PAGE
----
Two top cable news anchors fired 

Tucker Carlson and Don Lemon

Tucker Carlson and Don Lemon

Fox News fired conservative lightning rod Tucker Carlson and CNN dumped Don Lemon, causing major waves in the media landscape with the twin bombshell announcements about the departures of the entertainment and propaganda outlets’ most watched and most visible personalities.

“Mr. Carlson’s last program was Friday April 21st,” Fox said in a statement. “Fox News Tonight will air live at 8 PM/ET starting this evening as an interim show helmed by rotating FOX News personalities until a new host is named.”

Carlson, 53, has been with the conservative propaganda network since 2009 after tarnishing the quality of journalism at MSNBC and CNN.

Lemon, 57, announced his unexpected departure after 17 years with CNN on Twitter, saying his agent was the one who notified him.

“I am stunned,” Lemon wrote. “After 17 years at CNN I would have thought someone in management would have had the decency to tell me directly.”

“At no time was I ever given any indication that I would not be able to continue to do the work I have loved at the network,” wrote Lemon. “It is clear that there are some larger issues at play.”

CNN offered no public explanation for Lemon’s dismissal.

During a February discussion on “CNN This Morning” with co-hosts Poppy Harlow and Kaitlan Collins about the ages of politicians, Lemon said that the 51-year-old Republican presidential candidate Nimarata Nikki Randhawa Haley was not “in her prime.”

A woman, Lemon said, was considered in her prime “in her 20s, 30s and maybe her 40s.”

Harlow challenged Lemon, trying to clarify what he was referencing: “I think we need to qualify. Are you talking about prime for childbearing or are you talking about prime for being president?”

“Don’t shoot the messenger, I’m just saying what the facts are,” Lemon responded.

Lemon issued a statement the same day saying he regretted his “inartful and irrelevant” comments. He was subsequently absent from the show for three days, returning the following week with a tweeted apology but no mention of the episode on air.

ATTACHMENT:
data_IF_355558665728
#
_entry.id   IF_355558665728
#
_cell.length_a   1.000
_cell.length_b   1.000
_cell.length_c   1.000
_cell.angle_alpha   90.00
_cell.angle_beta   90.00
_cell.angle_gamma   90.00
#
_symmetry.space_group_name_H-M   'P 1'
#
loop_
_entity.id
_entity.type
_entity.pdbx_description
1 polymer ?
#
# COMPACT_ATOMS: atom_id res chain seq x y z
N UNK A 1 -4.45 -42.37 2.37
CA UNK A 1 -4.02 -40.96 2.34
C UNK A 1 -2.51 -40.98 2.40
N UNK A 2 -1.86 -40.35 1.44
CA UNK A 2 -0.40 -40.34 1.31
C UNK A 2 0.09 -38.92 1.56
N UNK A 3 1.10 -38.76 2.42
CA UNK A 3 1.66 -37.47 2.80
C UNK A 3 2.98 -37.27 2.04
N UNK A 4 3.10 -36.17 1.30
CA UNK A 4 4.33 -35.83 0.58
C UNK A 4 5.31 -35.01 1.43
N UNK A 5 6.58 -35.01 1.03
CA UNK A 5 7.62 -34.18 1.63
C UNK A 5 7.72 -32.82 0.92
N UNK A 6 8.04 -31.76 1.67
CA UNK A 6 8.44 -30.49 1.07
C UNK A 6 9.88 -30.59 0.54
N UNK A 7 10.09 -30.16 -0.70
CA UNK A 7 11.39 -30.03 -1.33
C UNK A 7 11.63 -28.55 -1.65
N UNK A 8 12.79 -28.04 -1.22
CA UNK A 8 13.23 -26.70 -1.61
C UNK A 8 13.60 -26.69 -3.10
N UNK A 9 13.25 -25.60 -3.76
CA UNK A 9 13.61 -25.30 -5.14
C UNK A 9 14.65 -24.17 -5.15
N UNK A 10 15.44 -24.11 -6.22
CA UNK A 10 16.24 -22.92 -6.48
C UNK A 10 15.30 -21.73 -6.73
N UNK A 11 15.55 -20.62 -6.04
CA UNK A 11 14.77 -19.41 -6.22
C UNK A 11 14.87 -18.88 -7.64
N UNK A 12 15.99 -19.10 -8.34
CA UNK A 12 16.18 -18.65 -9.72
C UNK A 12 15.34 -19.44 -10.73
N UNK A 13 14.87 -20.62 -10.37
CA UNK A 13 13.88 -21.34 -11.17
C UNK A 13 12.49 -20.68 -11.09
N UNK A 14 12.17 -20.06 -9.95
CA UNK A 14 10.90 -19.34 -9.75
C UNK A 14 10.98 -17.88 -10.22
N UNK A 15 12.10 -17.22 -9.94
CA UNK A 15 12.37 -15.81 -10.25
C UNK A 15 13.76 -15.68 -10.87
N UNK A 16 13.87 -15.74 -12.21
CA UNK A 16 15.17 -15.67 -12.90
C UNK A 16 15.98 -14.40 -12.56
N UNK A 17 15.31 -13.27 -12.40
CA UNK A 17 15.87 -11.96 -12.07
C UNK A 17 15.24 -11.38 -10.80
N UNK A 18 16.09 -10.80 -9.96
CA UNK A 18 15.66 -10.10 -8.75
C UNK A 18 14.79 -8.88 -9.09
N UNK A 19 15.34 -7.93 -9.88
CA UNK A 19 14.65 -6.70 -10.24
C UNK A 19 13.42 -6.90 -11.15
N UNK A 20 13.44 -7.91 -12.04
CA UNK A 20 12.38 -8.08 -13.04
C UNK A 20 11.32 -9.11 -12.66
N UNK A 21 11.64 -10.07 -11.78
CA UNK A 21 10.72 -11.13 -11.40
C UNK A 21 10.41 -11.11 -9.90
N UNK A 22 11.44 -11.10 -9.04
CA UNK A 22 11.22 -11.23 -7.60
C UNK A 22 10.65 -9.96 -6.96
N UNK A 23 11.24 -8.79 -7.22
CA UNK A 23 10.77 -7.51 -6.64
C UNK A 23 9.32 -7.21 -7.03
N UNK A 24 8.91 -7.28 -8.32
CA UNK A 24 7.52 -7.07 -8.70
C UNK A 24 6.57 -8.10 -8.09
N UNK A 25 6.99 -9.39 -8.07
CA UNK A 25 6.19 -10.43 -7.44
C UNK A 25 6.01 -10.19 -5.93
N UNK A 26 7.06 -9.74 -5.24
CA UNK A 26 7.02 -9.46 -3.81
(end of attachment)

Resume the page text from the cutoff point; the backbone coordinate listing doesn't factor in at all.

Haley, who had criticized Lemon’s statements as sexist and used the incident to fundraise in February, took to Twitter on Monday to call Lemon’s ouster “a great day for women everywhere,” linking to the beverage sleeves emblazoned with “Past my prime? Hold my beer.”

On ABC’s “The View,” whose mostly liberal hosts regard Carlson as something of a supervillain, Whoopi Goldberg’s announcement drew cheers from the studio audience.

Fox News reached a last-second $787.5 million settlement with Dominion Voting Systems just last week over lies about the 2020 election, which Carlson and other hosts repeatedly amplified on air. In emails and text messages released as part of that lawsuit, Carlson claimed to “passionately” hate former President Trump, despite their chummy rapport in front of viewers.

Carlson’s private messages were among hundreds of internal communications made public in the course of the lawsuit that caused angst and embarrassment for Fox and heightened the company’s legal jeopardy — Fox ultimately agreed to pay Dominion $787.5 million.

Among other comments, Carlson expressed skepticism of the election-fraud claims made on-air by attorneys affiliated with Donald Trump and declared that he “passionately” hates the former president, whose rise to power had been cheered by Fox.

The Dominion case revealed Carlson’s comments about Fox management that instigated in his departure from Fox, according to a person familiar with the company’s internal workings.

“Do the executives understand how much credibility and trust we’ve lost with our audience?” Carlson wrote to a colleague in a message a day after Fox, like other media outlets, called the election for Joe Biden. It was a sentiment echoed by others at Fox in the fall of 2020, as even network officials who disbelieved Trump’s election-fraud conspiracy theories fretted that countering them strongly would alienate their conservative viewers.

In another message, Carlson referred to management with an expletive: “Those f—–s are destroying our credibility.” He later wrote: “A combination of incompetent liberals and top leadership with too much pride to back down is what’s happening.”

Carlson was not given a chance to say goodbye to the audience he had amassed in his years as a prime time host. His executive producer, Justin Wells, is also leaving the network, according to a person familiar with the move.

In 1979, Carlson’s father married divorcée Patricia Swanson, an heiress to the Swanson TV dinner family fortune and a niece of Senator J. William Fulbright.

“Carlson’s departure is great news for America,” said Matt Gertz, a senior fellow at Media Matters for America. “He was the country’s foremost purveyor of white supremacist talking points, pushing the conspiracy theories that inspired massacres from El Paso, Texas, to Buffalo, New York.”

“He was the nation’s most prominent anti-vaxxer, running a brutally effective campaign against public efforts to vaccinate Americans against COVID-19,” said Gertz. “And his lies and deceptions following the January 6 insurrection helped foil the potential for a consensus against the violent storming of the U.S. Capitol. He worked to radicalize the Republican Party in the direction of its most dangerous, authoritarian elements.”

Exit mobile version